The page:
Carbon dioxide converted into a valuable resource

Thu, 2014-09-18 09:10
Researchers have opened a pilot plant that converts carbon dioxide and slag, the by-product of steel manufacturing, into a valuable mineral product. The product, Precipitated Calcium Carbonate (PCC), is used in e.g. plastics, papers, rubbers and paints. The innovative plant represents the next stage prior commercialization of a new process that consumes carbon dioxide in order to convert a low-value by-product into a highly valuable resource for industry.

Busy Days Precede a March Focusing on Climate Change

Thu, 2014-09-18 00:00
Organizers of the People’s Climate March hope to attract thousands of participants from across the world for the event, which will take place through midtown.

Study links artificial sweeteners to obesity

Wed, 2014-09-17 13:40
A new study has cast doubt on the health benefits of artificial sweeteners adopted by the food and drinks industry as a substitute for sugar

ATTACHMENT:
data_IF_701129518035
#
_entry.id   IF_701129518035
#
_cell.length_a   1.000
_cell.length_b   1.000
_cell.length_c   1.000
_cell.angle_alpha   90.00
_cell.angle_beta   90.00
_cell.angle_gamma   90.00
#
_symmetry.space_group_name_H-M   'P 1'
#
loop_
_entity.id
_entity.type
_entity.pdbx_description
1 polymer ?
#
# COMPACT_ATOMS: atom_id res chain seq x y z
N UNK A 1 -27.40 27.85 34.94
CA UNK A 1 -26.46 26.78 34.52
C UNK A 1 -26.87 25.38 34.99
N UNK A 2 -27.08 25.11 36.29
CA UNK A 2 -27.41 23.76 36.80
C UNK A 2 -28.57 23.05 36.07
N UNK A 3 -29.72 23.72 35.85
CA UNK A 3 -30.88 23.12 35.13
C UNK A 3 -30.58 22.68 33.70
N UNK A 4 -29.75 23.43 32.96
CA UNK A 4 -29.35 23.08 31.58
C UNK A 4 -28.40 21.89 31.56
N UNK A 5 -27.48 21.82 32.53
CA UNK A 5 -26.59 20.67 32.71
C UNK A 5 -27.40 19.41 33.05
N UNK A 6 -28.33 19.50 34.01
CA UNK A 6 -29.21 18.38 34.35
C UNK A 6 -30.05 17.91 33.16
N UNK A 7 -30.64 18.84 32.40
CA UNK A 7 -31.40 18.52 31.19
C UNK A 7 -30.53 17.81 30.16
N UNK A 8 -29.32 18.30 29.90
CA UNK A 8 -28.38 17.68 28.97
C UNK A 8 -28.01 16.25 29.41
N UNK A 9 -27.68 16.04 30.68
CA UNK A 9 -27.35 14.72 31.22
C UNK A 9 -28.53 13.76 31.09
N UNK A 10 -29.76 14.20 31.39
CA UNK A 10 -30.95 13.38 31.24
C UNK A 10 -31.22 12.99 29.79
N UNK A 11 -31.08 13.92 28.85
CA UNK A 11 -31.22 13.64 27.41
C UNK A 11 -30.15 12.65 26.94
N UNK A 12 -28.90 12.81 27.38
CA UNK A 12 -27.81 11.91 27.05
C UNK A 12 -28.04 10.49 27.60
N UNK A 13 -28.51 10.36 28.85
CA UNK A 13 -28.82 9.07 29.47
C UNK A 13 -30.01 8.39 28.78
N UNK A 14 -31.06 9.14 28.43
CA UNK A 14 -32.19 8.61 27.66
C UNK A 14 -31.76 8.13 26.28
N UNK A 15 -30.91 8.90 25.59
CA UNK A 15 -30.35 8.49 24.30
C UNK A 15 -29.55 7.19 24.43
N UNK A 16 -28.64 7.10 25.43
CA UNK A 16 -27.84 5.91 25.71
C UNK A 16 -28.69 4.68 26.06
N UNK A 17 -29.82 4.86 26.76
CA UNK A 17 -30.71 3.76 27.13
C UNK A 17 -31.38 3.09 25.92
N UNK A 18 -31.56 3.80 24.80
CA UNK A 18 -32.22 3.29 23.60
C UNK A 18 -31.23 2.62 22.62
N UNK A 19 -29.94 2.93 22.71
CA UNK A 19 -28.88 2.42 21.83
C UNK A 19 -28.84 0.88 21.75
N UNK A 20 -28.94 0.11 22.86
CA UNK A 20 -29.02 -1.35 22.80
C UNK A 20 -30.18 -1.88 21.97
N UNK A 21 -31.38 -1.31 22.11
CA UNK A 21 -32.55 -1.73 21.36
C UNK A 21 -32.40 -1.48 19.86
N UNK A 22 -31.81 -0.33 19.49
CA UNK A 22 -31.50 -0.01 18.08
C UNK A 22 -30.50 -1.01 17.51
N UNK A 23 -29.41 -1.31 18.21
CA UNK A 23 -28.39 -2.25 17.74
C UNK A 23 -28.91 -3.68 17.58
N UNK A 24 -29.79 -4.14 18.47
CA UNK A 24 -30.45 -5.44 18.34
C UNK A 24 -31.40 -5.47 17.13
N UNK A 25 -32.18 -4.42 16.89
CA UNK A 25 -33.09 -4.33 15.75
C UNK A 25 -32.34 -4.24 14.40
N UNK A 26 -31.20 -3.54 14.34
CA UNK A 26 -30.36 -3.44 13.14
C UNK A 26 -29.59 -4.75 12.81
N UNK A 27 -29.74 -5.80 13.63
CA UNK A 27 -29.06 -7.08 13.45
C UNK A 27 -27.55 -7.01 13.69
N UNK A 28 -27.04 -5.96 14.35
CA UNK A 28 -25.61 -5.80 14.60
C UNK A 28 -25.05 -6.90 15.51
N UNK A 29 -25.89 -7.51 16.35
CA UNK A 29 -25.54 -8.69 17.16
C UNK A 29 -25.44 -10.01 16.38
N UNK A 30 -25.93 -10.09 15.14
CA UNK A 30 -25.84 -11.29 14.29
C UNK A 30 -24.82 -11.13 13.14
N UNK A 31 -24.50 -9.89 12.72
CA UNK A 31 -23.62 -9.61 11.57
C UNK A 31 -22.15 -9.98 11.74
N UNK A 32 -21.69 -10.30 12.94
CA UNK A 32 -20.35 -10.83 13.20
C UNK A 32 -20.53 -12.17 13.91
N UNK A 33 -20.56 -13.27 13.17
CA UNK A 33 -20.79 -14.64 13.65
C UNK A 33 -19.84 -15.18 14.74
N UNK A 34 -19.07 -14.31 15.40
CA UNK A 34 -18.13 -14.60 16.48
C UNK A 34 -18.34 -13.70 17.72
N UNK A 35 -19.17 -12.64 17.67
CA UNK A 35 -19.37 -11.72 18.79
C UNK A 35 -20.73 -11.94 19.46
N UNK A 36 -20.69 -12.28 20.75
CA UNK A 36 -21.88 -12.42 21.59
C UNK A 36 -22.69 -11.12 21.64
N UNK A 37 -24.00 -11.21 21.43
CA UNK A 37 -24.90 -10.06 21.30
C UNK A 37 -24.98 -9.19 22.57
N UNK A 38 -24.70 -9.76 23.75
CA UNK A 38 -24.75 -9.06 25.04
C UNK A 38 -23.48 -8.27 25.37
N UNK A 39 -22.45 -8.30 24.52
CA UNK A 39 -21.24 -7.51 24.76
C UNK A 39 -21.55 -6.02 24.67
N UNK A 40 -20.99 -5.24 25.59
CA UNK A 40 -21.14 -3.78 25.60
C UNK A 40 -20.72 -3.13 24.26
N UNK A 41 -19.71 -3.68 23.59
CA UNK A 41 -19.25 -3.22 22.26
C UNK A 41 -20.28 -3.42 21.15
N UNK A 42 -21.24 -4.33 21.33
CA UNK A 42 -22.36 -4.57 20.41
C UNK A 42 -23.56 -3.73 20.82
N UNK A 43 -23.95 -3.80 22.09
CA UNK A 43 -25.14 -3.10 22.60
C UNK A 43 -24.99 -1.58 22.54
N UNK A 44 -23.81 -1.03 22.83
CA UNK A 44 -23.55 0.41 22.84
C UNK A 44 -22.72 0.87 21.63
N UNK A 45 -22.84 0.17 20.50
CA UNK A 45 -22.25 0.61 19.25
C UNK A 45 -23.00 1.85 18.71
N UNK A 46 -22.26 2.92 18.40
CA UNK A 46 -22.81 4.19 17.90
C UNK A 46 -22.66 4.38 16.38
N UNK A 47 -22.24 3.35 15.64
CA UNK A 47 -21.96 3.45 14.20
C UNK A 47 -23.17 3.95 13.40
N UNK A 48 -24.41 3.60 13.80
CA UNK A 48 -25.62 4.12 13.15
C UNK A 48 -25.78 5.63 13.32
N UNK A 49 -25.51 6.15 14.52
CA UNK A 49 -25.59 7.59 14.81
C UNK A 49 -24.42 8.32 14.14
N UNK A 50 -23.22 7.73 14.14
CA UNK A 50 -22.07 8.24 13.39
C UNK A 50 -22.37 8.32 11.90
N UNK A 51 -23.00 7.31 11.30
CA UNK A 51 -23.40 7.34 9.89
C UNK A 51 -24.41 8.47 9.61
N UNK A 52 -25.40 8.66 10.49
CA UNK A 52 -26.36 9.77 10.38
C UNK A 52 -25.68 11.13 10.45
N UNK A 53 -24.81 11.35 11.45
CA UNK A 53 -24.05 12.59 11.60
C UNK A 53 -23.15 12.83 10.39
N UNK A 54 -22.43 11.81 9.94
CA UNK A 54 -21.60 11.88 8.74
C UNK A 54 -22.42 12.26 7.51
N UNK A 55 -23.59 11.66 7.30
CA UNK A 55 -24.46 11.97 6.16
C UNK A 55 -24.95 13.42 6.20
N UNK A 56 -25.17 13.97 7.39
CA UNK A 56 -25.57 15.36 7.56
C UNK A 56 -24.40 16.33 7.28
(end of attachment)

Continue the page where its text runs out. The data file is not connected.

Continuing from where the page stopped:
Can the U.S. and China Find Harmony in Pursuing Climate Progress?

Wed, 2014-09-17 12:22
A close look at the intensifying dance between the United States and China over how to cut greenhouse gas emissions.

Mobility model is closely linked to the city's characteristics

Wed, 2014-09-17 12:07
The massive use of motor vehicles leads to a whole host of problems, such as pollution, noise, accidents, occupation of space and others, which need to be tackled in two ways, according to the authors of new research: by improving the offer of public transport and properly managing the mobility demand.

Global shift away from cars would save US$100 trillion, eliminate 1,700 MT of CO2 pollution

Wed, 2014-09-17 07:33
More than $100 trillion in cumulative public and private spending, and 1,700 megatons of annual carbon dioxide -- a 40 percent reduction of urban passenger transport emissions -- could be eliminated by 2050 if the world expands public transportation, walking and cycling in cities, according to a new report.